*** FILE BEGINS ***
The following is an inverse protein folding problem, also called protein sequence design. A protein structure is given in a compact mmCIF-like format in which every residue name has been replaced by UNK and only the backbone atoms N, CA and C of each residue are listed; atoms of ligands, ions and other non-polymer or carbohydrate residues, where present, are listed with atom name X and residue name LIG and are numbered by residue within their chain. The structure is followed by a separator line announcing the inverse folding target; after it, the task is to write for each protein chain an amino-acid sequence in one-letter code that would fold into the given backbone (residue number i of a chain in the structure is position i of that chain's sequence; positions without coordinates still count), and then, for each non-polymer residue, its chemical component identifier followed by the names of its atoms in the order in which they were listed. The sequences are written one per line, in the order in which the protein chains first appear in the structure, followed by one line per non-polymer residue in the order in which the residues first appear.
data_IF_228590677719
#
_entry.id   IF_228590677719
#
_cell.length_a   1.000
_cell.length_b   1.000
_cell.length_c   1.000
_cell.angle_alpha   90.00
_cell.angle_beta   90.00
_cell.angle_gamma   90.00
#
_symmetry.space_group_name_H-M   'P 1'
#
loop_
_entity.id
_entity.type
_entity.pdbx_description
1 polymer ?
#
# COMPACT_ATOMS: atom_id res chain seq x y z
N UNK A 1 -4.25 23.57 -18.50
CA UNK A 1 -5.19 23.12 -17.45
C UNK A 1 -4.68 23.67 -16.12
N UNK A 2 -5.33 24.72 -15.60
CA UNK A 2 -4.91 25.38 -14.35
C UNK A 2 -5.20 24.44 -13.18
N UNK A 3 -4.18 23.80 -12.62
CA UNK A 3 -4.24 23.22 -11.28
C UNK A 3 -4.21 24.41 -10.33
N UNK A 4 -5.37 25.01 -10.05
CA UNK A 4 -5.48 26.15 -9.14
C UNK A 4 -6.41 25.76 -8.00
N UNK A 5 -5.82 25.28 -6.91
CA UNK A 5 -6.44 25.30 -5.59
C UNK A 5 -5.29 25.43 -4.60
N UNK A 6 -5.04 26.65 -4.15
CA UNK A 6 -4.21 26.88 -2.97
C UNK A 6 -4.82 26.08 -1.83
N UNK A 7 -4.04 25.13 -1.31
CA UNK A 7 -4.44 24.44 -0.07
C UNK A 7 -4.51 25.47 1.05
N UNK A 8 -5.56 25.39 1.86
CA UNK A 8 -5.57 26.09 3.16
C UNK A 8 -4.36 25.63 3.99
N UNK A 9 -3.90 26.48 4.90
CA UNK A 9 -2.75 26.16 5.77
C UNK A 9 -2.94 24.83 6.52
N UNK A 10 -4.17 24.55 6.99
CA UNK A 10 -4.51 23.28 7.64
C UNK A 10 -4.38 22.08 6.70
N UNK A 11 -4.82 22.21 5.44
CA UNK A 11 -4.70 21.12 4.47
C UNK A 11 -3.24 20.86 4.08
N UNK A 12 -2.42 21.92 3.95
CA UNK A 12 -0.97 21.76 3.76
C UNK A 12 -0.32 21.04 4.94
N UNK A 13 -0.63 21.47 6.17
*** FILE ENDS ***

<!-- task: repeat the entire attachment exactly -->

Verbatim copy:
The following is an inverse protein folding problem, also called protein sequence design. A protein structure is given in a compact mmCIF-like format in which every residue name has been replaced by UNK and only the backbone atoms N, CA and C of each residue are listed; atoms of ligands, ions and other non-polymer or carbohydrate residues, where present, are listed with atom name X and residue name LIG and are numbered by residue within their chain. The structure is followed by a separator line announcing the inverse folding target; after it, the task is to write for each protein chain an amino-acid sequence in one-letter code that would fold into the given backbone (residue number i of a chain in the structure is position i of that chain's sequence; positions without coordinates still count), and then, for each non-polymer residue, its chemical component identifier followed by the names of its atoms in the order in which they were listed. The sequences are written one per line, in the order in which the protein chains first appear in the structure, followed by one line per non-polymer residue in the order in which the residues first appear.
data_IF_228590677719
#
_entry.id   IF_228590677719
#
_cell.length_a   1.000
_cell.length_b   1.000
_cell.length_c   1.000
_cell.angle_alpha   90.00
_cell.angle_beta   90.00
_cell.angle_gamma   90.00
#
_symmetry.space_group_name_H-M   'P 1'
#
loop_
_entity.id
_entity.type
_entity.pdbx_description
1 polymer ?
#
# COMPACT_ATOMS: atom_id res chain seq x y z
N UNK A 1 -4.25 23.57 -18.50
CA UNK A 1 -5.19 23.12 -17.45
C UNK A 1 -4.68 23.67 -16.12
N UNK A 2 -5.33 24.72 -15.60
CA UNK A 2 -4.91 25.38 -14.35
C UNK A 2 -5.20 24.44 -13.18
N UNK A 3 -4.18 23.80 -12.62
CA UNK A 3 -4.24 23.22 -11.28
C UNK A 3 -4.21 24.41 -10.33
N UNK A 4 -5.37 25.01 -10.05
CA UNK A 4 -5.48 26.15 -9.14
C UNK A 4 -6.41 25.76 -8.00
N UNK A 5 -5.82 25.28 -6.91
CA UNK A 5 -6.44 25.30 -5.59
C UNK A 5 -5.29 25.43 -4.60
N UNK A 6 -5.04 26.65 -4.15
CA UNK A 6 -4.21 26.88 -2.97
C UNK A 6 -4.82 26.08 -1.83
N UNK A 7 -4.04 25.13 -1.31
CA UNK A 7 -4.44 24.44 -0.07
C UNK A 7 -4.51 25.47 1.05
N UNK A 8 -5.56 25.39 1.86
CA UNK A 8 -5.57 26.09 3.16
C UNK A 8 -4.36 25.63 3.99
N UNK A 9 -3.90 26.48 4.90
CA UNK A 9 -2.75 26.16 5.77
C UNK A 9 -2.94 24.83 6.52
N UNK A 10 -4.17 24.55 6.99
CA UNK A 10 -4.51 23.28 7.64
C UNK A 10 -4.38 22.08 6.70
N UNK A 11 -4.82 22.21 5.44
CA UNK A 11 -4.70 21.12 4.47
C UNK A 11 -3.24 20.86 4.08
N UNK A 12 -2.42 21.92 3.95
CA UNK A 12 -0.97 21.76 3.76
C UNK A 12 -0.32 21.04 4.94
N UNK A 13 -0.63 21.47 6.17